School Open Day, a group photo of some of the participants

If you want to read more about the plus in Vplus please read the next blog.

f you would like to donate, please visit the Donations page

VPlus: what does the Plus stand for?

Literacy Class

So what does the Plus in the VPlus programme mean on the ground? Alongside the core vocational training in Design and Decoration (Computer aided); Electronics Repair; Hairdressing; Motorbike Mechanics; Sweater Weaving and Tailoring and the training in Literacy, Numeracy and basic business skills, what else adds up to the Plus?

ETC of PWD

Mechanics Class, note the sign language interpreter for the deaf trainee

ETC of PWD (Enhancing the Capacity of Persons with Disability, the UK based charity that part funds the VPlus programme along with UK Aid) have just received our monthly report from Gulu Disabled Persons Union (GDPU, who run the programme) it describes some of these activities.

Debates

A key point is made in the debate

For example the debates, a standard feature of Ugandan education. They are both formal affairs with timekeeping marked by energetic bell ringing, a chairman, and due process, and they are also lively, inclusive and hugely enjoyable. Ugandan debating calls for lots of shouts for points of order and vigorously displayed arguments; debates are taken very seriously with great enthusiasm. They are wonderful opportunities for people, like our own trainees, who have little experience of public speaking or formal presentation. They can gain some self-confidence and learn how to put together and then express a considered argument.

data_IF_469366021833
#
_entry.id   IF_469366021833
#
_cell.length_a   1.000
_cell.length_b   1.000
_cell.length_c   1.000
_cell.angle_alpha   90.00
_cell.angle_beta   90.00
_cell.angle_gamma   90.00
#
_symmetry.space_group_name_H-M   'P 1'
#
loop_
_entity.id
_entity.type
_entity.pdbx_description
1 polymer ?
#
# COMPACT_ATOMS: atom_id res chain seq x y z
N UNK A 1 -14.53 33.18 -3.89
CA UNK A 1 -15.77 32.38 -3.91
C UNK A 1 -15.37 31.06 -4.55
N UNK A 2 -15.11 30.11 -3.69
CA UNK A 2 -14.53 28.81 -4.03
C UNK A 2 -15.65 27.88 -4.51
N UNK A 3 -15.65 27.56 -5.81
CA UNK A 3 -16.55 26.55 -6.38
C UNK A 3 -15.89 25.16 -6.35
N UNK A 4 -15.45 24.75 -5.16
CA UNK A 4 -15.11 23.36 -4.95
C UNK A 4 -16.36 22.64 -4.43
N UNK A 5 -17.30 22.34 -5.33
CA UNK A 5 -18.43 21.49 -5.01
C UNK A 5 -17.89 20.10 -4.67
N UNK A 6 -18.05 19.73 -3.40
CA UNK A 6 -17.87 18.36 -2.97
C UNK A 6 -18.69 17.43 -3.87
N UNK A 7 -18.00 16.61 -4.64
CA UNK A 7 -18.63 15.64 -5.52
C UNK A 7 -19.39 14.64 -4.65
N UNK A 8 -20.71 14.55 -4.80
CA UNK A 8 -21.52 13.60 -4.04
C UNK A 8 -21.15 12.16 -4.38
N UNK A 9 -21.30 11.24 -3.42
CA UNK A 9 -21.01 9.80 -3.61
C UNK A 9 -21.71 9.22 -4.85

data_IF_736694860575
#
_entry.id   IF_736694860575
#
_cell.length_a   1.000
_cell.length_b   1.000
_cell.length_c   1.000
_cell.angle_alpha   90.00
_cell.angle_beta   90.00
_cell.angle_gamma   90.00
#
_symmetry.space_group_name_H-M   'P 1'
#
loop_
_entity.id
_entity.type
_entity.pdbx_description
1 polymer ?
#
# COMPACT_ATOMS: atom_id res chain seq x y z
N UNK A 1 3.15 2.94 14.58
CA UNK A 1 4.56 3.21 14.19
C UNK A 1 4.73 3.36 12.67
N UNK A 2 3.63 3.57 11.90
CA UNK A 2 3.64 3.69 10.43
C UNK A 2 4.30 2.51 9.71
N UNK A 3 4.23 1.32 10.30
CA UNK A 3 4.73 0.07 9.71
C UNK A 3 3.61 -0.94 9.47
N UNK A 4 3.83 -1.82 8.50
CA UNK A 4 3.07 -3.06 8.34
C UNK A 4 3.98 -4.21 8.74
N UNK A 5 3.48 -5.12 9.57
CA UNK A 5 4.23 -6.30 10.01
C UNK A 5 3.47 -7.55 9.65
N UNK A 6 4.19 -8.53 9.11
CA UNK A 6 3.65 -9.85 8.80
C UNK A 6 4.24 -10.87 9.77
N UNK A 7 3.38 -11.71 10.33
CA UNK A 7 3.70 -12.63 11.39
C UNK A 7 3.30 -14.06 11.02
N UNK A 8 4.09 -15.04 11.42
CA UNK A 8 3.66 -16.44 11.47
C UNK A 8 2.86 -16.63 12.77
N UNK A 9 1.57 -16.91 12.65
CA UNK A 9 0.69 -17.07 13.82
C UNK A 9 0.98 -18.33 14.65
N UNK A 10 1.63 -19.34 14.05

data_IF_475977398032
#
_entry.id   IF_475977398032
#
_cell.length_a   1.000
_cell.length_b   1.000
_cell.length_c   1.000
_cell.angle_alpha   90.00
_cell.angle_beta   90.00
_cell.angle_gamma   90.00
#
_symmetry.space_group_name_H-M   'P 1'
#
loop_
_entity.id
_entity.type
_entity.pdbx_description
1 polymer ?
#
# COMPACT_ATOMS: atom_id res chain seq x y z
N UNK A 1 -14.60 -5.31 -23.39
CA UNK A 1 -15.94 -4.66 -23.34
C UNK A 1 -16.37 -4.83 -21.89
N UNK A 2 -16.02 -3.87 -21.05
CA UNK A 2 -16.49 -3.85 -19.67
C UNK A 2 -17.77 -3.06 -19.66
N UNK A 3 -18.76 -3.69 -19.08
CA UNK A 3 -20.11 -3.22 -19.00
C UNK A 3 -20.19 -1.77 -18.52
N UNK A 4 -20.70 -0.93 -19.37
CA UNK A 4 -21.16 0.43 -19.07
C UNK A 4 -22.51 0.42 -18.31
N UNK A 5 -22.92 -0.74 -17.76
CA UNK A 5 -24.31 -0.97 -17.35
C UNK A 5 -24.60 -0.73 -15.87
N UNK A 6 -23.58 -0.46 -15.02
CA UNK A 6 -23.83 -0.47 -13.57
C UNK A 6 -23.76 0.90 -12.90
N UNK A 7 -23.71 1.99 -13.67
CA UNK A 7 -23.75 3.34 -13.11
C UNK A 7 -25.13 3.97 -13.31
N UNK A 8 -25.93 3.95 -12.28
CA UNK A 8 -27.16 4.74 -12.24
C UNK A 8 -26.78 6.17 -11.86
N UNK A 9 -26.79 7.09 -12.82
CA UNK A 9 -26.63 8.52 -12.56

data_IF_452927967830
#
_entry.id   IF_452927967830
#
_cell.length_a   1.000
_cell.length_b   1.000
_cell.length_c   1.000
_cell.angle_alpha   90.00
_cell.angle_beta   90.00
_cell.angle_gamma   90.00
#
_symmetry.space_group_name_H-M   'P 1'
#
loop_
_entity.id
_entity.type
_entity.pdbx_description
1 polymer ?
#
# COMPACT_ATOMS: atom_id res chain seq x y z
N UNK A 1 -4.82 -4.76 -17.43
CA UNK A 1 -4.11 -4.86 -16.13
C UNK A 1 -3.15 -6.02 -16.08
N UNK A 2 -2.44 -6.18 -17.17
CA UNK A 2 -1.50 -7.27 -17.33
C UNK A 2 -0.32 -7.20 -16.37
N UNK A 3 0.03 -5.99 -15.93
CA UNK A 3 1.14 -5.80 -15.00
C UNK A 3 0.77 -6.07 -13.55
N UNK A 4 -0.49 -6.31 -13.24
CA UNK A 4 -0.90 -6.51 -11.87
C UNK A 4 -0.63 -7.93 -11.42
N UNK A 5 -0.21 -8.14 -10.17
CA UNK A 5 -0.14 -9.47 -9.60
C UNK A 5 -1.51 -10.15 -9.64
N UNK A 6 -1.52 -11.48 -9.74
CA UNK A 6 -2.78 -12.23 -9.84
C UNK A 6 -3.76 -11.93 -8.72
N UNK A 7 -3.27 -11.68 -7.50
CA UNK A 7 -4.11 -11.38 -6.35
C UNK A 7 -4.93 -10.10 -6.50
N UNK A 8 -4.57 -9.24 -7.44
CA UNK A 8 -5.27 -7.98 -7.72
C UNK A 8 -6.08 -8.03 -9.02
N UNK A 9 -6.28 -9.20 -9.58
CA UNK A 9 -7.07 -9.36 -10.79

“ kwano tic cing ber loyo kwan me karatac”.

The debate

The first debate, they take place weekly, was on the important topic: Non-Formal education (or practical vocational skills training) is far better than Formal (or academic) education, This in Luo, the local language, is “kwano tic cing ber loyo kwan me karatac”. Luckily, as the trainees are after all on a vocational training programme, the non-formal team won! The winning argument for many was that skills-based training needs no particular level of education, as most of our trainees have little if any education, compared to formal education where every level is important. Skills training helps someone to become self-employed, compared to formal education which prepares people become jobs seekers. The main points in favour of Formal education were based on the raising of status, a white collar career and higher levels of income, possibly. Although, as many pointed out, an academic education does not prepare you for actual work. Further debates concern self-employment, sexual behaviour and: “the Future Holds More: planning is necessary”.

Leadership Elections

Electing the Student Leaders

Student leaders have also been elected; they play a big role in running the place well. As a school leader will always tell you, student leadership, apart from keeping the programme going, plays a powerful role in developing young people, not just leadership skills, but how to work with responsibility and how to organise others are some of the areas not to mention an understanding of how voting processes work.

POSITION
Guild present
Head girl
Entertainment prefect
Asst entertainment prefect
Welfare prefect
Asst welfare
Health and Sanitation
Asst health and sanitation
Game and sports

These are the positions by the way.

This is a short video by the newly elected Head Boy/ Guild President, explaining why he think this course matters.

Pushing on Well

So as they would say at GDPU, things are pushing on well.

If you want to read more about the plus in Vplus please read the next blog.

If you would like to donate, please visit the Donations page

Announcing Vplus@GDPU

The old toilet block at GDPU: blocked